Psalm Twenty-Six: Judge Me, O Yahweh, Because I Have Walked in My Integrity
In this psalm, as in so many others, we find ourselves swept away beyond the time of David, and hear its blessed words on the lips of the Son of David, as he walks about the Temple proclaiming the true doctrine of God. For as we have often noted before, many things which were said well and truly by David, and which may be repeated earnestly and confidently by us, when through the strength that God provides we are walking steadfastly in his example, were finally and perfectly fulfilled only in the life of Christ, into whose pattern we are being conformed by the Holy Spirit, even that same Spirit who spoke by David (2 Sam. 23:2), and prefigured his Son in his psalms. Let us, then, read this psalm with an eye to see it most perfectly displayed in the public ministry of our Lord.
And how marvelously may we see it so displayed, when we look upon it to that end! Who received such vindication from the Lord as David's Son, when God raised him from the dead? Who walked so unerringly in his integrity? Who was ever proved so thoroughly as Christ, when he went through the testing fires of God's searching and consuming wrath on the cross? And who, throughout his life, ever kept God's covenant faithfulness to his people before his eyes, and walked in it, and perfectly upheld it in a faithfulness that matched? God had proved his own hesed, his steadfast covenant love toward his people, many times; but when had the human party in the covenant offered back up to him a faithfulness that perfectly corresponded? Ultimately, it was Christ alone, and David only imperfectly, as a shadow of Christ.
The heart of this psalm takes place in the temple, where David disavows all the ungodly, and, jealous for the purity of the House of God, he washes his hands in innocence, and tells aloud of God's wondrous deeds. But tell me, where has such jealousy for the purity of God's house ever been seen like that of the Savior? Can you not see him in your mind's eye, O Christian, with a cord of whips in his hand, driving out all the ungodly from the House of Prayer (John 2:13-17)? When did the Son of David ever consort with hypocrites? Were his words to unmask their lying pretenses not the wisest and most sobering words of judgment ever spoken (e.g. Mat. 23)? And did he not tell of the true Temple, that is, of his body, with divine authority such as no scribe ever possessed?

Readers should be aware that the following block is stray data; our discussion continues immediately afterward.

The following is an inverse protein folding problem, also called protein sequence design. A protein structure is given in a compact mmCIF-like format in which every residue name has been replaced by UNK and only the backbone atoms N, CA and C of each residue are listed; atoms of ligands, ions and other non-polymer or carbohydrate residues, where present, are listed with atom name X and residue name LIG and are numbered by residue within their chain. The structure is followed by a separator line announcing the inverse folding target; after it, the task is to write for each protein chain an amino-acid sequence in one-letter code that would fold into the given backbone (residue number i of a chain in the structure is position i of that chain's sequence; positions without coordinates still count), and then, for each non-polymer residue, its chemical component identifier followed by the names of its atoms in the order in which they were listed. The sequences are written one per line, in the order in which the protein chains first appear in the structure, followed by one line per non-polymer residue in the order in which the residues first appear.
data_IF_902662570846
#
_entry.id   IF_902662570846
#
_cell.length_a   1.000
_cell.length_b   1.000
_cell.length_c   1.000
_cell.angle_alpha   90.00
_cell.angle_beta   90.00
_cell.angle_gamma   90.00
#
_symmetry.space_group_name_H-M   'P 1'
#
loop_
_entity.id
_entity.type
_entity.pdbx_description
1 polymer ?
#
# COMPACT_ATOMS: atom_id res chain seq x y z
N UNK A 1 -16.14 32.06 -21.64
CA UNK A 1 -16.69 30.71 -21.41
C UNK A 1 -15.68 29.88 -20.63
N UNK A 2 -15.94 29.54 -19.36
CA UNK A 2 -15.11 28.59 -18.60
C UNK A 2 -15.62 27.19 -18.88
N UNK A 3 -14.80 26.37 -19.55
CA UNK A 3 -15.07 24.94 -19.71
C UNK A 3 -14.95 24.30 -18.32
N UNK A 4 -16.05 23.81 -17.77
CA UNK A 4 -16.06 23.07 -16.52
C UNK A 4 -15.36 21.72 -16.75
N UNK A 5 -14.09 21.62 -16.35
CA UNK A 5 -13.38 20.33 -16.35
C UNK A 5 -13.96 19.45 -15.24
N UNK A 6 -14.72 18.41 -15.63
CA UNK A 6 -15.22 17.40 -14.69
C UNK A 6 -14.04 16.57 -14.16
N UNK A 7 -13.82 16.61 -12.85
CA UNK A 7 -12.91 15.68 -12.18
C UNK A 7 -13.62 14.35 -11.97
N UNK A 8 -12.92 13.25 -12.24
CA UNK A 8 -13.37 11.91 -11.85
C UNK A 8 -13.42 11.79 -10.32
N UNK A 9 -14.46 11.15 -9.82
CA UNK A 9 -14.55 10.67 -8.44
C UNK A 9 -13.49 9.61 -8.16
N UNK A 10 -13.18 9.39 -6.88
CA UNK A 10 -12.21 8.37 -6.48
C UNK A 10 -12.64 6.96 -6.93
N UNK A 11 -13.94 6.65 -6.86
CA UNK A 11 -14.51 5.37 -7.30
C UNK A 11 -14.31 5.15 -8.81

And tell me if you cannot see this amazing irony: Pilate, who unjustly condemned our Lord, washed his hands of the act (Mat. 27:24); but at the same time, Jesus, whose hands were soiled with the filth of the ground he had dragged himself along, and stained crimson with his life-blood, poured out for us for the remission of sins, was at that same time, in very deed, washing his hands in innocency, in preparation to going to the real altar, in the heavenly places not made with hands (see Heb. 9:11-12), to win for us, by his righteous self-sacrifice, an eternal redemption. With what a marvelous and suggestive foreshadowing, then, did David speak in verses six and seven!
How your heart should overflow with thanksgiving, blood-bought sinner, that Jesus was not swept away with the sinners (v. 9), but raised up to stand henceforth on solid ground (v. 12), having become a sure cause of salvation to all who hope in him. How amply did he prove that he, above all others, loves the place where God's glory dwells (v. 8) â€“ for his whole life was poured out to display God's glory, and he went to the depths of the earth, very Life cast down to the grave, to protect that fierce glory from the smallest spot or stain. Where does the Glory dwell, where is the House of the Lord, but in Christ, the God-Man, come down from heaven to be the Temple of God among men? And all that he did, dear Christian, he did to bring you into that Temple, that you, too, might dwell in the brightness of divine Glory â€“ your life is hid in him (Col. 3:1), who is the Temple of God and the radiance of his glory (Heb. 1:1-4) â€“ by his grace are you among the number of that great assembly where the Son of David now stands and blesses the Lord (v. 12), both now and into eternity, world without end.